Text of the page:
Ultimately, God is more concerned with your CHARACTER than He is with your COMFORT. He is more focused on your growth than He is on your gold medals. He is more focused on your BECOMING than He is on your ARRIVING.

I believe that Jesus Christ wants us to enter Patience Boot Camp this week. Here are two training exercises that we need to participate in. TRAINING EXERCISE #1: Read Hebrews 11-12. Every day we are surrounded by impatient people. But as we read and meditate on Hebrews 11-12, we’ll be influenced and inspired by these good, patient followers of God. TRAINING EXERCISE #2: Instead of grumbling about annoying people, pray and work for their good. Grumbling doesn’t help us or anyone else. Like the farmer, you and I must patiently work for the good of those who get on our last nerve. It won’t be easy, but it will be well worth the effort. After all, Jesus is coming soon, and he WILL reward you for your active patience.

Dane Davis is the Pastor of Impact Christian Church. Please join us for our live outdoor worship service Sundays at 9 a.m. at 17746 George Blvd. in Victorville. Or, join us online at 10 a.m. on our YouTube channel (Impact Christian Church) or on Facebook. And we hope you’ll join us next Sunday, September 27th, for Back to Church Sunday.

Friday, September 11, 2020

What Will Your Money Say on Judgment Day?

“The love of money is a root of all kinds of evil.” - 1 Timothy 6:10

Have you ever heard the expression, “Money talks”? Its roots go back over 2,400 years ago to the Greek playwright and poet Euripedes. He spoke of the power money has to influence and sway people. Money can talk people into changing their opinions. And money can convince people to do things that they wouldn’t otherwise do. Think about criminal defense attorneys. Think about abortionists. Think about politicians. Make no mistake about it: Money talks.

 In James 5:1-4, God’s word shines the spotlight on a future day when our money is going to be talking louder than ever before. And what it says about you and me will echo throughout all eternity. James starts right off by warning wealthy landowners of his day: “Listen, you rich people, weep and wail because of the misery that is coming on you” (James 5:1).

Now, first of all, remember: 1 Timothy 6:10 teaches that “the love of money is a root of all kinds of evil.” Contrary to popular belief, the Bible doesn’t say that money is evil. Riches are not evil.  Riches are neutral. They can be used for good, or they can be used for evil. What the Bible teaches us is that the LOVE of money is evil. As a wise man once said, “It is good to have money in your hand as long as you don’t have money in your heart.”

But as these rich guys in James’ time lived for the almighty dollar, they committed four sins that would result in God’s judgment:

Sin #1: They hoarded their wealth (v. 3). Yes, hoarding is a sin. Here on earth we are managers, not owners, of the stuff that’s in our possession. It all belongs to God. And the real owner of all our stuff commands us to hold it with a very loose grip. He commands us to use what we have in our possession for the good of others and the glory of God. If we keep accumulating stuff and hold tightly to all our stuff, our hearts will be all wrapped up in that stuff. And that’s idol worship. Our hearts are supposed to be all wrapped up in God. Further, hoarding deprives others of their needs. The rich landowners James was condemning were hoarding food that could have fed the poor, clothing that could have clothed the poor, and gold that could have been used to care for the poor.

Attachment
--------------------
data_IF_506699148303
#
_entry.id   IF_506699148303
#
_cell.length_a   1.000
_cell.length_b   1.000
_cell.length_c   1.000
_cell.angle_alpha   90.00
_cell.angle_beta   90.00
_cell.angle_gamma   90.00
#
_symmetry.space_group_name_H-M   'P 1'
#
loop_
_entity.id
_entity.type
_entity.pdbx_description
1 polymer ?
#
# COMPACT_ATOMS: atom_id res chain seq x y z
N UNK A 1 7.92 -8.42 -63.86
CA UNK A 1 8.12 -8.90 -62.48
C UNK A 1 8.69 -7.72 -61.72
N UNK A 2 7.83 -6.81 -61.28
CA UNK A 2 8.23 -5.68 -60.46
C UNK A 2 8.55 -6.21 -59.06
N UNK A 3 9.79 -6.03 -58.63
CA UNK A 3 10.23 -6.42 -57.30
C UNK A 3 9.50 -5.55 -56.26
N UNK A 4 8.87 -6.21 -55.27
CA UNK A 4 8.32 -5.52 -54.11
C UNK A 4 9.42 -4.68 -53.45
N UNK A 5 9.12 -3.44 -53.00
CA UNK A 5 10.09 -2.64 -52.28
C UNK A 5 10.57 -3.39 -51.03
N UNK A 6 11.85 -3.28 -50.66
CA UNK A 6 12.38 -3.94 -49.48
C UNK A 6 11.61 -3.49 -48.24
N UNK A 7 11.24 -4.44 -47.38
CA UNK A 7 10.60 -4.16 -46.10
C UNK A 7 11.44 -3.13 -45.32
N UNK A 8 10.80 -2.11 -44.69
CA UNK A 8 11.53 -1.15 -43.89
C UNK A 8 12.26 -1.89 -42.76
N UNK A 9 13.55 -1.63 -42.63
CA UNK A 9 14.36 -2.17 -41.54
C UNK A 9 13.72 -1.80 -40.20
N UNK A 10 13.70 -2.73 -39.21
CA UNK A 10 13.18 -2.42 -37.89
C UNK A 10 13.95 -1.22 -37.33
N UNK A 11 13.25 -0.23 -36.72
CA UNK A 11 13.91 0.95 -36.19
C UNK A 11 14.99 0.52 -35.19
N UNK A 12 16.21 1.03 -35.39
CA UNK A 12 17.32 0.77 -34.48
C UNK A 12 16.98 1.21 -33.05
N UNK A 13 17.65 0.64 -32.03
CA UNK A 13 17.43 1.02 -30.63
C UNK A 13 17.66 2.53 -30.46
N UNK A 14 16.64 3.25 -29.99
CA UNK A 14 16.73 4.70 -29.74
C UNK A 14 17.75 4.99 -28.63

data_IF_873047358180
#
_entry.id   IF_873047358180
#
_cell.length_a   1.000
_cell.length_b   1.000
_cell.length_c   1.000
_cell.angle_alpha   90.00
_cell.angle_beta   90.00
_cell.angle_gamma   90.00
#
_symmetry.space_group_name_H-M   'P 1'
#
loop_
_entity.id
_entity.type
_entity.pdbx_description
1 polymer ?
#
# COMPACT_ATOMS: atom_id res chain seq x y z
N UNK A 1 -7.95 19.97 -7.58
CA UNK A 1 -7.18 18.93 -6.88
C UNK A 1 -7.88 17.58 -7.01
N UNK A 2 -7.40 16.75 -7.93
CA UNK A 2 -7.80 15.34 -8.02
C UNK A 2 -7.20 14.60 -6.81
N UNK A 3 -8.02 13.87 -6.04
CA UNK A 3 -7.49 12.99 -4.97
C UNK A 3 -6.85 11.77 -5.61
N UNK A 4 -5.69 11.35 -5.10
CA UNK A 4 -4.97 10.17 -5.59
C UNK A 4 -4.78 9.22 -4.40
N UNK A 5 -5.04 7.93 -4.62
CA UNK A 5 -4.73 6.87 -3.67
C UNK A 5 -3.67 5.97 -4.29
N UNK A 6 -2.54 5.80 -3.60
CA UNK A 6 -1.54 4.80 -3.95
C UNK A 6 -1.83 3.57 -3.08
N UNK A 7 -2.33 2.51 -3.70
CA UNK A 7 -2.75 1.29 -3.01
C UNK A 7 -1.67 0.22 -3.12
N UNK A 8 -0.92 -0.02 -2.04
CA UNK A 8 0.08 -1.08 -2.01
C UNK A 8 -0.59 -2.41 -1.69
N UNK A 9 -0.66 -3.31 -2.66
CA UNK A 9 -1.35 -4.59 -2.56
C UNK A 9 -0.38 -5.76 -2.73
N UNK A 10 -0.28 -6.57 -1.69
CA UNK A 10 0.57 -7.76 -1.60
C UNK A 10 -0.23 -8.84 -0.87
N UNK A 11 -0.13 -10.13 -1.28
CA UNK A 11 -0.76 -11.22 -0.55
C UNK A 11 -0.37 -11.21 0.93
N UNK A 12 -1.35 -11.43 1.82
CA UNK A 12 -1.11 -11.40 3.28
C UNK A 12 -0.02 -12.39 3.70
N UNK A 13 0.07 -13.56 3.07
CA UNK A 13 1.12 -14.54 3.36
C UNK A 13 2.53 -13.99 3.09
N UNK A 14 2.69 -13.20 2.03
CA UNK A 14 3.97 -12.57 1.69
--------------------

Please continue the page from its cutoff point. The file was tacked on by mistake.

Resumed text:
Sin #2: They defrauded their workers (v. 4). The rich landowners had ripped off their poor workers. They promised to pay them a certain wage, but after the workers did their work, the landowners didn’t pay them. God gives us this command in Romans 13:8: “Let no debt remain outstanding except the continuing debt to love one another.” This verse doesn’t just apply to borrowers who need to pay back a loan. It also applies to employers who need to pay their employees and suppliers what they owe them. So, if you’ve borrowed money from someone, pay him back. If you’ve borrowed a tool from someone, give it back. And when you make a commitment to pay people for their services, pay them what you owe them.

Sin #3: They lived lives of selfish excess while people around them starved (v. 5). It’s clear from verse 5 that the rich people James condemned were hedonists who lived “in luxury self-indulgence.” They lived for not just for pleasure, but for extravagant pleasure. And all the while, they turned a blind eye to those around them who would have been blessed with even the scraps from their table. It’s not a sin to be rich and to have nice things. But it IS a sin to have more than you need while turning a blind eye to your neighbor who God has called you to help

Sin #4: They had condemned and ruined the lives of innocent men (v. 6). The rich landowners, in most cases, had not pulled the trigger that ended someone’s life. The word translated as “condemned” is a legal term. James is indicating that the landowners had a nasty habit of dragging innocent people into court and doing whatever it took, no matter how crooked it was, to see them condemned and out of the picture.

Never forget: One day our lives on earth will end. We will stand before Almighty God and be judged for the lives that we lived. James asks us to look ahead—because for some of us, there will be Hell to pay if we don’t start making some big changes in our lives right now. In 1 Cor. 3:10-15, Paul teaches us that on Judgment Day, our life’s work will be fed through the flames of testing. If our work has been shallow and self-serving, it will be like wood, hay or straw in the fire: It will be burned up. But if our work has been done for the good of others and for the glory of Jesus Christ, it will be like gold or silver or precious stones. It will pass through the flames of testing—no problem. And it will be transformed into precious eternal treasure in heaven.